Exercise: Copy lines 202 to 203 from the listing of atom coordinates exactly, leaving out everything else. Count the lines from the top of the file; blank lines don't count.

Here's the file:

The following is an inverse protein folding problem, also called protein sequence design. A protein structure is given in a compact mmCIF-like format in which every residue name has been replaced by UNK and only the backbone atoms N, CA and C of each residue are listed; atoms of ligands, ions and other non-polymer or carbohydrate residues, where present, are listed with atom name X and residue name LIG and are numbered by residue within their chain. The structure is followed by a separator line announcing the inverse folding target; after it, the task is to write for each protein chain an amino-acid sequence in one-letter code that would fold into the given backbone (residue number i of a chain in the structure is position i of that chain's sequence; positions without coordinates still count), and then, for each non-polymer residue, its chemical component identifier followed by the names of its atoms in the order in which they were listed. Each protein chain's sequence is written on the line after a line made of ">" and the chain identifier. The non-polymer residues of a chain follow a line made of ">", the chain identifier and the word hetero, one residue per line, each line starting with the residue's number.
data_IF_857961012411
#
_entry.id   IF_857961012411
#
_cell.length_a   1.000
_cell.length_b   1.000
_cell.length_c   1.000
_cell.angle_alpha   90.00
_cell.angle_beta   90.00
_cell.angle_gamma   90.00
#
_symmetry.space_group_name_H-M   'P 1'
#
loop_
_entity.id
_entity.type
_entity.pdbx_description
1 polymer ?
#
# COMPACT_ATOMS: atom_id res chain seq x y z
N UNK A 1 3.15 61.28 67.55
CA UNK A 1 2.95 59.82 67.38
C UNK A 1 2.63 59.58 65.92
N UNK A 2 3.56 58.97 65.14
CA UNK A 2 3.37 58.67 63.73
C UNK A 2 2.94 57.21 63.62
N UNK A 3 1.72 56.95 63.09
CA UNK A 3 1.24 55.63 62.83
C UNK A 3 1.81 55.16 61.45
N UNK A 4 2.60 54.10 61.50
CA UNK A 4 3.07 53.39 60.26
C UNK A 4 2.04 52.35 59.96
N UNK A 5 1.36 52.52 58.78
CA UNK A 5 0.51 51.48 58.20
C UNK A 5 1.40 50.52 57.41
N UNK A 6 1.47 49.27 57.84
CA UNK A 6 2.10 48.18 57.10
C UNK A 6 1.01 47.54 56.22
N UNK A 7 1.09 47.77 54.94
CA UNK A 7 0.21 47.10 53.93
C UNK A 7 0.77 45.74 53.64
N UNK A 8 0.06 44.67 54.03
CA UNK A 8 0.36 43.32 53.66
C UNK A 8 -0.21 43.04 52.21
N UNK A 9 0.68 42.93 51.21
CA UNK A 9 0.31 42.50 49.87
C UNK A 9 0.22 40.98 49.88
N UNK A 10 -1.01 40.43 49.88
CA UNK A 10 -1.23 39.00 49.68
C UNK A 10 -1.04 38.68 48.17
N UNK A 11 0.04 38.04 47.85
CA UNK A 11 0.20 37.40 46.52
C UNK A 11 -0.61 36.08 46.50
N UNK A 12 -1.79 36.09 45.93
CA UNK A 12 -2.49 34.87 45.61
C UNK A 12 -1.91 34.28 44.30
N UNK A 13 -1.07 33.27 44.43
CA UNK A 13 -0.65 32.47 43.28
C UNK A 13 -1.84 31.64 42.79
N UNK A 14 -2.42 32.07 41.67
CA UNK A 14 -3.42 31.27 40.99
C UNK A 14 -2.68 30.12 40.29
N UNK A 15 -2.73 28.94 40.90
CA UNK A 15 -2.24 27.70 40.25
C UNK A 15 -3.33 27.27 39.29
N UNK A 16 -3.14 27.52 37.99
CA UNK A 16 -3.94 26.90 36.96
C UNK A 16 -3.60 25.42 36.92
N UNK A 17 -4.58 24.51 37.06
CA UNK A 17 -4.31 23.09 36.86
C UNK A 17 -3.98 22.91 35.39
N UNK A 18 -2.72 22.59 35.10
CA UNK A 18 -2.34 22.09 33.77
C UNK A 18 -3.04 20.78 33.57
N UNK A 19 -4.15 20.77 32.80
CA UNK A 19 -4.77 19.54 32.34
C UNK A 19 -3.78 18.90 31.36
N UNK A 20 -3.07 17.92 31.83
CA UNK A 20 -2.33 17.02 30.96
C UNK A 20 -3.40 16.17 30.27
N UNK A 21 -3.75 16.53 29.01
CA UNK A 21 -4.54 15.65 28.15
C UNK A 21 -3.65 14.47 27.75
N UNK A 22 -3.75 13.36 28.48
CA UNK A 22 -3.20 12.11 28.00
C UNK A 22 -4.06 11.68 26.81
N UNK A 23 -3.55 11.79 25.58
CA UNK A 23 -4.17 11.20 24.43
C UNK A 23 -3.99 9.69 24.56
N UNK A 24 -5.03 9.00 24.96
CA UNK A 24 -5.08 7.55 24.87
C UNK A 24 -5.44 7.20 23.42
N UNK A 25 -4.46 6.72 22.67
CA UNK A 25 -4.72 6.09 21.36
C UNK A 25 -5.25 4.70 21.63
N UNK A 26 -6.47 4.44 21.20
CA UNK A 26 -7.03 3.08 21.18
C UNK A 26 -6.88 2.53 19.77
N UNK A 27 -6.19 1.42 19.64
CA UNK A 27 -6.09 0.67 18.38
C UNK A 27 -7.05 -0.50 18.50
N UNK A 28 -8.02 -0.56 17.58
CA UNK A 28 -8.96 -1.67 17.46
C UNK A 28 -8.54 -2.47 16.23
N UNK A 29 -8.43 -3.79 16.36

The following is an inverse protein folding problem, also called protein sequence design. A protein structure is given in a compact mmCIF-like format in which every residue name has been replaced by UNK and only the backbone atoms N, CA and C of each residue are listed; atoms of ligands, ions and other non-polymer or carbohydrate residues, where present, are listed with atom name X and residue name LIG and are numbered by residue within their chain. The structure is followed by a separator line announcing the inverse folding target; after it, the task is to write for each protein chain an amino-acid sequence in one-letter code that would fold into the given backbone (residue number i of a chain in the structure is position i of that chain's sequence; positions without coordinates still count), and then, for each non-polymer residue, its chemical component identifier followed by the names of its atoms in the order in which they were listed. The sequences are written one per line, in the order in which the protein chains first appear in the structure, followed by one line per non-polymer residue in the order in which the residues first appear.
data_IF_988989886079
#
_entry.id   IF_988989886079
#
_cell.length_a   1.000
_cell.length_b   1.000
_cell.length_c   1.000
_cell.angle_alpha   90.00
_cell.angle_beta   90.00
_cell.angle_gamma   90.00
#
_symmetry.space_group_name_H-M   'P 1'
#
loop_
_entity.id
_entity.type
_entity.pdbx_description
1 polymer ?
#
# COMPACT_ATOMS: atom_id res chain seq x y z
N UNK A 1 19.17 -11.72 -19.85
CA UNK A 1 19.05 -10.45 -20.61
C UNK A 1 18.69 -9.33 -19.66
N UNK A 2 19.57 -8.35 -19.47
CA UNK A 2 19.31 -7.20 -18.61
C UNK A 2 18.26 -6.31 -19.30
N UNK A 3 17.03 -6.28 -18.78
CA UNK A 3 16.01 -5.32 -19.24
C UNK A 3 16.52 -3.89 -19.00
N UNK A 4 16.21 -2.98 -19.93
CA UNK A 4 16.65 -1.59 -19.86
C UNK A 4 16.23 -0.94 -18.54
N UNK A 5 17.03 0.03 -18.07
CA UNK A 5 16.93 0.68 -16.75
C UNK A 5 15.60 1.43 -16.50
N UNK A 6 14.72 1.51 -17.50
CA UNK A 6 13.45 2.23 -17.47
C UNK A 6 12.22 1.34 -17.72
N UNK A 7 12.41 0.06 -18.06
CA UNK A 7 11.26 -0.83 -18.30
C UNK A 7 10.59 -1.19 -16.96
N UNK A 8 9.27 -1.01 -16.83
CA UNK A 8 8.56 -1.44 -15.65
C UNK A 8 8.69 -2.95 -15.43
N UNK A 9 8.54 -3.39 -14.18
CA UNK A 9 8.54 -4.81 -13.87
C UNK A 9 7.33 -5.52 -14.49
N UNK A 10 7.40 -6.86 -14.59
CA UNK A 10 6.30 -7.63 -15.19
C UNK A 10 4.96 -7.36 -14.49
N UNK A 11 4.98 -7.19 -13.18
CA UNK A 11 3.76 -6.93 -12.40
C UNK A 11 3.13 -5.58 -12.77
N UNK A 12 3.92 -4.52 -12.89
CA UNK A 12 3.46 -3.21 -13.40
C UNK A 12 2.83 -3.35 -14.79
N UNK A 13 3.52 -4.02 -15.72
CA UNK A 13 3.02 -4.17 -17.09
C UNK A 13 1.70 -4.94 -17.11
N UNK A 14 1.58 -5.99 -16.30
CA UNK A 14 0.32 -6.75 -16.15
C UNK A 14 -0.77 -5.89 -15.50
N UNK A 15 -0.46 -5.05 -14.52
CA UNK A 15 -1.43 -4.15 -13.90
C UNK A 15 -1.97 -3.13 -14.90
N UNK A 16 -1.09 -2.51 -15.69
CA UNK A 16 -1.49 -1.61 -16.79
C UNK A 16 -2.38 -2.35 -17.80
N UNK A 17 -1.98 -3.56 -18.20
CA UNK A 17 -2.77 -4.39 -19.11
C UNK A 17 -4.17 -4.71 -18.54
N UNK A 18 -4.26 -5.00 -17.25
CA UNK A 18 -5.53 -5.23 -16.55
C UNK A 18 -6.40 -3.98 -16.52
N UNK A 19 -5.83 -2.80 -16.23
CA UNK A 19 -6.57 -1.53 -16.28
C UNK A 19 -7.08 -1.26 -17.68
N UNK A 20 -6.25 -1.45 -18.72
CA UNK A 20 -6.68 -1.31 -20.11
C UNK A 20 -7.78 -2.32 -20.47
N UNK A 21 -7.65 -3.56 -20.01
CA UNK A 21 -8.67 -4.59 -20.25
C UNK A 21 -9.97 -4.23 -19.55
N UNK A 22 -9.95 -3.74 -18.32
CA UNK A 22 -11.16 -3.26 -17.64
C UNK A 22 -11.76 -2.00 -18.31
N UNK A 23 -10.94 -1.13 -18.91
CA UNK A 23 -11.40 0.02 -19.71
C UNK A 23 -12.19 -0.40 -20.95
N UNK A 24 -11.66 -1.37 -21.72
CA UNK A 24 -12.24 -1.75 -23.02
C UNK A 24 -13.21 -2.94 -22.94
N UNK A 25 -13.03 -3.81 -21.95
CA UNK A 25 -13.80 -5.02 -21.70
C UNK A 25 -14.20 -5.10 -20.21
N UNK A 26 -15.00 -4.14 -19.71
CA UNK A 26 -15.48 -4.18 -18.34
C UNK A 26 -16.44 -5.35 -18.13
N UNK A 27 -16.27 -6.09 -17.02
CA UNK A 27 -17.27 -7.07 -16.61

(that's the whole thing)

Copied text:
C UNK A 25 -14.20 -5.10 -20.21
N UNK A 26 -15.00 -4.14 -19.71